NEW YORK (CBSNewYork/AP) — The Supreme Court has rejected an evangelical church’s plea to overturn New York City’s ban on after-hours religious worship services at public schools.
WCBS 880′s Alex Silverman On The Story
The justices on Monday left in place a federal appeals court ruling that upheld the city’s policy. The Bronx Household of Faith is an evangelical Christian church that has held Sunday services at P.S. 15 in the Bronx since 2002.
The church services have been allowed to continue pending the outcome of the school’s lawsuit against the city.
Co-Pastor Robert Hall told 1010 WINS there are 48 adult full-time members in the church, but often 100 people in the congregation on Sundays – including children.
“It’s one thing for the state to say no religious activity at all, but it’s another thing to say we’ll allow this kind of religious activity, but not that kind of religious activity,” Hall told WCBS 880 reporter Alex Silverman. The reason for the denial from the city was that religious groups could meet there, but not for worship.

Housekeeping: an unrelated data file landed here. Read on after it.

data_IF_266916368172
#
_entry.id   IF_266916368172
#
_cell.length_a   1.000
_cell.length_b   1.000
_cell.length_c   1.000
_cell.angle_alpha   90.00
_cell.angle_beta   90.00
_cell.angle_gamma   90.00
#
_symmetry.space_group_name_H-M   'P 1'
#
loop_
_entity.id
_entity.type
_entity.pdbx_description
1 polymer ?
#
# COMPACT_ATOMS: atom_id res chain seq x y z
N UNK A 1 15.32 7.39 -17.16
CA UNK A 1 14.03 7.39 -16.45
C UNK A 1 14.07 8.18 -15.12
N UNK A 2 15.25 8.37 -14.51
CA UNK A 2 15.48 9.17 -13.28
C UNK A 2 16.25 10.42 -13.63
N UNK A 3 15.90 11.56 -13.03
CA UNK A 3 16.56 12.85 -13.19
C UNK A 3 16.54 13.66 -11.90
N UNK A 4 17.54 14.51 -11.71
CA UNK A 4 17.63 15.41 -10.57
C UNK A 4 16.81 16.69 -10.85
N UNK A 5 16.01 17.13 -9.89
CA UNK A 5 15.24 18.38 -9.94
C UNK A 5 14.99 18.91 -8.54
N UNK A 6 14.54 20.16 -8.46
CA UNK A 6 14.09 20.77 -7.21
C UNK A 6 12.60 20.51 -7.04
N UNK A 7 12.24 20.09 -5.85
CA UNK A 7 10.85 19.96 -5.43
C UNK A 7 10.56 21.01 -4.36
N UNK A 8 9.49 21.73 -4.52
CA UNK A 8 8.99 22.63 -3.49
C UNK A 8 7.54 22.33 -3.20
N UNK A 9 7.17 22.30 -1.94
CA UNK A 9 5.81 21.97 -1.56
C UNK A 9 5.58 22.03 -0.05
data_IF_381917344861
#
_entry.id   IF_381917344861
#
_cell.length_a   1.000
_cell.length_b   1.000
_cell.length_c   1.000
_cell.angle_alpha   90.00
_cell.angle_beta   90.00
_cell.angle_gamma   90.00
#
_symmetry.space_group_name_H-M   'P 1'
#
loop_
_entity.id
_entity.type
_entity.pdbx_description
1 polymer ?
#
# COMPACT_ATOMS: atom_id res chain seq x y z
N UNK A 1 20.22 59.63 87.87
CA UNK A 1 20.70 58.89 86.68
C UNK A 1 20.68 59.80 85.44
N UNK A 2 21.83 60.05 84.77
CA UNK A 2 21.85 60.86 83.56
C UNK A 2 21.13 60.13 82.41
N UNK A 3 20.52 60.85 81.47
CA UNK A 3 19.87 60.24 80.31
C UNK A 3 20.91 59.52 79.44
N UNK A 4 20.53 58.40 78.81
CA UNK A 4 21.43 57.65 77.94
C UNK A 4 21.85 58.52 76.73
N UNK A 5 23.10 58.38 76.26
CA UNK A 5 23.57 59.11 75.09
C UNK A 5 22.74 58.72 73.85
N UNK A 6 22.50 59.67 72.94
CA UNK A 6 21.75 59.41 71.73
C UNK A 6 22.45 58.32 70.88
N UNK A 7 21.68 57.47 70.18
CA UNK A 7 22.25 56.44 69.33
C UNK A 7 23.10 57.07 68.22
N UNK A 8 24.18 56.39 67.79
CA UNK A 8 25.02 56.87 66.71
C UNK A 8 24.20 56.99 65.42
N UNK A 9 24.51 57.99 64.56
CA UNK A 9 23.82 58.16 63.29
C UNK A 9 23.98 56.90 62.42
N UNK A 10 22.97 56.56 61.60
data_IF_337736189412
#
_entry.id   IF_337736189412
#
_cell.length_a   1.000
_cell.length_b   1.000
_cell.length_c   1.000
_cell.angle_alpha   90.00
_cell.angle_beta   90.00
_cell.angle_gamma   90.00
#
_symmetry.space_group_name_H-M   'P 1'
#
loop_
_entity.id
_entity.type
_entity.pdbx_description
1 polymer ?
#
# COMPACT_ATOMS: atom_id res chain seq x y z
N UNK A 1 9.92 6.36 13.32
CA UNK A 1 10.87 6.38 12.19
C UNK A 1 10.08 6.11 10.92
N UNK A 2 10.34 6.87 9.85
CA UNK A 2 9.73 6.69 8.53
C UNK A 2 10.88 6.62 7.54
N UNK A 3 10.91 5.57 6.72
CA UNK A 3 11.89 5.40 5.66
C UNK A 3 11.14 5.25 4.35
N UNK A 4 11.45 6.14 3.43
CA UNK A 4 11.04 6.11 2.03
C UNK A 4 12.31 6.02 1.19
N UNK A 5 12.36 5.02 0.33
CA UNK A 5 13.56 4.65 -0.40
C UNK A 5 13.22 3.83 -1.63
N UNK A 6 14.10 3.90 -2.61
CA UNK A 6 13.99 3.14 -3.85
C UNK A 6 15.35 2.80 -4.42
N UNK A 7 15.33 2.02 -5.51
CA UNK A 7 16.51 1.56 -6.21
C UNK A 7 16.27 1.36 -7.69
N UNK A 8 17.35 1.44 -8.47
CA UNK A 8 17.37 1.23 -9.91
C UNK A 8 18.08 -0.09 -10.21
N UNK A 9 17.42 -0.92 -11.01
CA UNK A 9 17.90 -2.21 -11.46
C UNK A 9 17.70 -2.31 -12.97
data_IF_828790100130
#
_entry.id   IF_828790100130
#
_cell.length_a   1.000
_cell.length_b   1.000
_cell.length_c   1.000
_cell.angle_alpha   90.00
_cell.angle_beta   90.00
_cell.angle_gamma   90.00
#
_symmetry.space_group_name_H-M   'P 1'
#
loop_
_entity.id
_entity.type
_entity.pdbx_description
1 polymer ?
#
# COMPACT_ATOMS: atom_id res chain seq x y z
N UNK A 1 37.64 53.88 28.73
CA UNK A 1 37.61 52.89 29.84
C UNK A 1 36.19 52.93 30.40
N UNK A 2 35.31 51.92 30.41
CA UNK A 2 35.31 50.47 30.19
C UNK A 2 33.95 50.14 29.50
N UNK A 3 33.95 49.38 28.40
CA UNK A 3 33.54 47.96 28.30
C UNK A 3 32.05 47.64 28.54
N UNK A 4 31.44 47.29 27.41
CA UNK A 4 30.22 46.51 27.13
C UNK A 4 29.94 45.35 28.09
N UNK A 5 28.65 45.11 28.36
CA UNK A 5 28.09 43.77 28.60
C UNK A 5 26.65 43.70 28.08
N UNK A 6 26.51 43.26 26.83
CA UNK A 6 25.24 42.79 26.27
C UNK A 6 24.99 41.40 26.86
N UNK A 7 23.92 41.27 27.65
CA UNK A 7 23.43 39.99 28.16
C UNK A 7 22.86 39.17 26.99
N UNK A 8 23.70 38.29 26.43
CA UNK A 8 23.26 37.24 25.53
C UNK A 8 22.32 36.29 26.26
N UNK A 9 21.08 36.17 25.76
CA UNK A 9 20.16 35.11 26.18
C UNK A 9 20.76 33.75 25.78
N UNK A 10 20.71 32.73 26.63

“The Court of Appeals correctly upheld the Department of Education’s policy not to allow the City’s public schools to be used as houses of worship. This case has been litigated for 16 years, and we’re gratified that the U.S. Supreme Court has decided not to hear it. We view this as a victory for the City’s school children and their families. The Department was quite properly concerned about having any school in this diverse City identified with one particular religious belief or practice,” said Jane Gordon, Senior Counsel of the New York City Law Department.
The church is building a new building and hopes to use that this summer.
The church says the city allows many groups to use school buildings after hours. But the city says that it risks blurring church-state separation if it allows worship services in public schools.
The city says that roughly five dozen congregations used public schools for their religious services in 2009.
Do you agree with the court’s decision? Sound off below
Copyright 2011 The Associated Press